Early-life stress turns on genes that overreact to stress, and turns off genes that help us by buffering us from the effects of stress. Hence, stress can cause epigenetic changes in our brains that can increase our chances of mental challenges like depression. Similarly, adult mice exposed to highly aggressive neighbors become socially avoidant, defeated, and subordinate, and develop histone changes in a depression-related gene.

In humans, meditation has been found to reduce the levels of pro-inflammatory genes, which in turn correlate with faster physical recovery from a stressful situation. And, a Swedish study explored the epigenetic changes resulting from endurance training of a group of volunteers who trained one randomly chosen leg, four times a week for three months. This study produced clear differences between the legs. It showed that three months of training produced significant differences between the legs in about 4000 genes, with exercise increasing activity in genes related to muscle adaptation and carbohydrate metabolism, and decreasing activity in genes related to inflammation.

At a personal level, in November 2018, the doctors treating me after I collapsed at a mall, told my wife to call my sister and children together to say goodbye because it took 45 minutes before the doctors could get my heart to beat on its own, causing them to assume I had suffered brain damage. A year later, as I focus on epigenetics and look back at my recovery, I am reminded that as the neuropsychologist, who evaluated my condition earlier this year over an eight-month period, said, after completing her evaluation of me, “I don’t know how you are.” Meaning, current medicine cannot explain my recovery. An opinion echoed by many of the other physicians familiar with my case.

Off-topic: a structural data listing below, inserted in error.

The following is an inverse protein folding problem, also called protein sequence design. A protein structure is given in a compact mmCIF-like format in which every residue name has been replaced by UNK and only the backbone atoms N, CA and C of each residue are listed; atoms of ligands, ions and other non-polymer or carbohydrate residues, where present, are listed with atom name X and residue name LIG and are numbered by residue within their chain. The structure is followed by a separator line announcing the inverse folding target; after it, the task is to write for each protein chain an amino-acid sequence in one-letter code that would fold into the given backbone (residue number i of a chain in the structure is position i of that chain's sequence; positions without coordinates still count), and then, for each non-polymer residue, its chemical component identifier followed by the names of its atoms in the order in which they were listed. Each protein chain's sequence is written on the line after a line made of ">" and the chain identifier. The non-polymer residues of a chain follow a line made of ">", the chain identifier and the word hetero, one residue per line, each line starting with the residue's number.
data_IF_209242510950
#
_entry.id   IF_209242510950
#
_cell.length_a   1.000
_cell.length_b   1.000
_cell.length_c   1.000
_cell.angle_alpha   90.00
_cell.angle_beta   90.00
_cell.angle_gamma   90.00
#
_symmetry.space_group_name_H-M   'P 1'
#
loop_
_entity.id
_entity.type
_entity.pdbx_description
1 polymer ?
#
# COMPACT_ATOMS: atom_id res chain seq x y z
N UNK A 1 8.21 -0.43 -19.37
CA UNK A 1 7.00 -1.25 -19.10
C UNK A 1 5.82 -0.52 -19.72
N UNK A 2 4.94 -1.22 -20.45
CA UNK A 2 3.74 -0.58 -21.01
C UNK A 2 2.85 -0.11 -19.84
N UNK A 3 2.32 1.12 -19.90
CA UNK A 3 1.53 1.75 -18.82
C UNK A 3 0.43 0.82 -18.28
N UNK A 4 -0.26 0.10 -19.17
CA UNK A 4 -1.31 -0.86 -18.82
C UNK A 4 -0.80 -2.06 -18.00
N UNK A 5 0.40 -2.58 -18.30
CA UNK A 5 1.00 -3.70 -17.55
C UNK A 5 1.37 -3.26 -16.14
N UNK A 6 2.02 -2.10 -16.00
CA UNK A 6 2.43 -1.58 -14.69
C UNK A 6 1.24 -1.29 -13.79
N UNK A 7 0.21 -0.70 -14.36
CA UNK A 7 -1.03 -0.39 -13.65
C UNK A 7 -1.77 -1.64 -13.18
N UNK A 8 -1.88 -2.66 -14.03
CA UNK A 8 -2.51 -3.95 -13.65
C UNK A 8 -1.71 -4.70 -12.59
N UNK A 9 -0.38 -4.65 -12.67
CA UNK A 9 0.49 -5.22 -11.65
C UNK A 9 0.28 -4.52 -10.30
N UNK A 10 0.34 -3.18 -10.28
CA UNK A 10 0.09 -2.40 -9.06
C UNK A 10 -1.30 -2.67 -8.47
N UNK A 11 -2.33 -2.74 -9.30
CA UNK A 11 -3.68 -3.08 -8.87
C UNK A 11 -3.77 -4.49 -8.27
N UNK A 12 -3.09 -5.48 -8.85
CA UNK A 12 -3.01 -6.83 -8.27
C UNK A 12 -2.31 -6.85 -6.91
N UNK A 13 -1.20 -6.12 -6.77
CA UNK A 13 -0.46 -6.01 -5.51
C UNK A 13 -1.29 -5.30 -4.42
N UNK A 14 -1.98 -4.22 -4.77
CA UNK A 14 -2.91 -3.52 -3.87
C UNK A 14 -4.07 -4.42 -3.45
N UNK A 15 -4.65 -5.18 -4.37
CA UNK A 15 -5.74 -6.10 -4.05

My own theory for why I recovered is based on circumstantial evidence that points to the possibility of epigenetic changes that enabled me to recover from events that the doctors treating me thought would damage my brain. I begin with my freshmen year in college, when I went to donate blood, and learned that my ‘at rest’ pulse was 45 beats per minute due to my rowing crew. And six years ago, I learned, while in the hospital for observation, that my asleep pulse would drop into the twenties, possibly due to over 40 years of meditating. What is more, I learned from the nurses who kept waking me up in the middle of the night, that I was an unusual patient. They told me that most patients, when awakened with a pulse in the twenties, were groggy and disoriented, whereas I was immediately alert and focused. These events cause me to wonder, whether just as chronic stress can change our brains for the worse, exercise and meditation could have changed my brain so I could function at oxygen levels that were so low that they would cause most people to suffer brain damage.

While more research is needed to answer my wonderment, I can only be thankful that what we do in the past can help our chances of surviving life-threatening events.

In my next blog, I will talk about a form of epigenetics referred to as behavioral epigenetics.